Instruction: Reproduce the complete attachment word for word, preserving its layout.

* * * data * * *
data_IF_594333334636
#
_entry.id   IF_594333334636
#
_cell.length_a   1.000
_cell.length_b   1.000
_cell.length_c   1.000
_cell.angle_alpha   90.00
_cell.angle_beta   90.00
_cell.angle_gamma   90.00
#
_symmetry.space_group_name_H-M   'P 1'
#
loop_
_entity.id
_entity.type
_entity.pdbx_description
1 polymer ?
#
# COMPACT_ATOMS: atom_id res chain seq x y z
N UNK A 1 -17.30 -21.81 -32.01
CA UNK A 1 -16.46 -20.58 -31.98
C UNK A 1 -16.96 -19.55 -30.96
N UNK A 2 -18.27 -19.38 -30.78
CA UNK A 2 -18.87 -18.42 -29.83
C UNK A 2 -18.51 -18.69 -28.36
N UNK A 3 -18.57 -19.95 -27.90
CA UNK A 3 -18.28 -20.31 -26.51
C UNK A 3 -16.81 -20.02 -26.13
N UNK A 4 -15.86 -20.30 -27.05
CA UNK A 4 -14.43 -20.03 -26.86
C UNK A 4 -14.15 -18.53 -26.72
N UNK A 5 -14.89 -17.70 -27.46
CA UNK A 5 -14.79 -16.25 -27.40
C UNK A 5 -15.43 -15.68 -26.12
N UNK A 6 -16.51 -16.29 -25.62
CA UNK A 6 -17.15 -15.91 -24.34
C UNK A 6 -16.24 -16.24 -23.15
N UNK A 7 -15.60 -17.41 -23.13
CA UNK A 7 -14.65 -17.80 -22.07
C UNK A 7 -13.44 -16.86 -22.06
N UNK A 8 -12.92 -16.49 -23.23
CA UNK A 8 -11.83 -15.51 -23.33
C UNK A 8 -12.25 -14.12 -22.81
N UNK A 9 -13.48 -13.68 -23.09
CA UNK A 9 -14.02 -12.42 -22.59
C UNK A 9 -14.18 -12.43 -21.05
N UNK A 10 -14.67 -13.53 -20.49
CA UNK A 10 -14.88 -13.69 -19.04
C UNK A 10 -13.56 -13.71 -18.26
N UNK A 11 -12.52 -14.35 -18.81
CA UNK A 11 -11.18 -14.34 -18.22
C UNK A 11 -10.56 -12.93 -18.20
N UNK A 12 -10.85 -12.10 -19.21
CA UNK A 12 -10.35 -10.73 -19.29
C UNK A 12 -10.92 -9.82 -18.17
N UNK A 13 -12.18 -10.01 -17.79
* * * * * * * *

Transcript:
data_IF_594333334636
#
_entry.id   IF_594333334636
#
_cell.length_a   1.000
_cell.length_b   1.000
_cell.length_c   1.000
_cell.angle_alpha   90.00
_cell.angle_beta   90.00
_cell.angle_gamma   90.00
#
_symmetry.space_group_name_H-M   'P 1'
#
loop_
_entity.id
_entity.type
_entity.pdbx_description
1 polymer ?
#
# COMPACT_ATOMS: atom_id res chain seq x y z
N UNK A 1 -17.30 -21.81 -32.01
CA UNK A 1 -16.46 -20.58 -31.98
C UNK A 1 -16.96 -19.55 -30.96
N UNK A 2 -18.27 -19.38 -30.78
CA UNK A 2 -18.87 -18.42 -29.83
C UNK A 2 -18.51 -18.69 -28.36
N UNK A 3 -18.57 -19.95 -27.90
CA UNK A 3 -18.28 -20.31 -26.51
C UNK A 3 -16.81 -20.02 -26.13
N UNK A 4 -15.86 -20.30 -27.05
CA UNK A 4 -14.43 -20.03 -26.86
C UNK A 4 -14.15 -18.53 -26.72
N UNK A 5 -14.89 -17.70 -27.46
CA UNK A 5 -14.79 -16.25 -27.40
C UNK A 5 -15.43 -15.68 -26.12
N UNK A 6 -16.51 -16.29 -25.62
CA UNK A 6 -17.15 -15.91 -24.34
C UNK A 6 -16.24 -16.24 -23.15
N UNK A 7 -15.60 -17.41 -23.13
CA UNK A 7 -14.65 -17.80 -22.07
C UNK A 7 -13.44 -16.86 -22.06
N UNK A 8 -12.92 -16.49 -23.23
CA UNK A 8 -11.83 -15.51 -23.33
C UNK A 8 -12.25 -14.12 -22.81
N UNK A 9 -13.48 -13.68 -23.09
CA UNK A 9 -14.02 -12.42 -22.59
C UNK A 9 -14.18 -12.43 -21.05
N UNK A 10 -14.67 -13.53 -20.49
CA UNK A 10 -14.88 -13.69 -19.04
C UNK A 10 -13.56 -13.71 -18.26
N UNK A 11 -12.52 -14.35 -18.81
CA UNK A 11 -11.18 -14.34 -18.22
C UNK A 11 -10.56 -12.93 -18.20
N UNK A 12 -10.85 -12.10 -19.21
CA UNK A 12 -10.35 -10.73 -19.29
C UNK A 12 -10.92 -9.82 -18.17
N UNK A 13 -12.18 -10.01 -17.79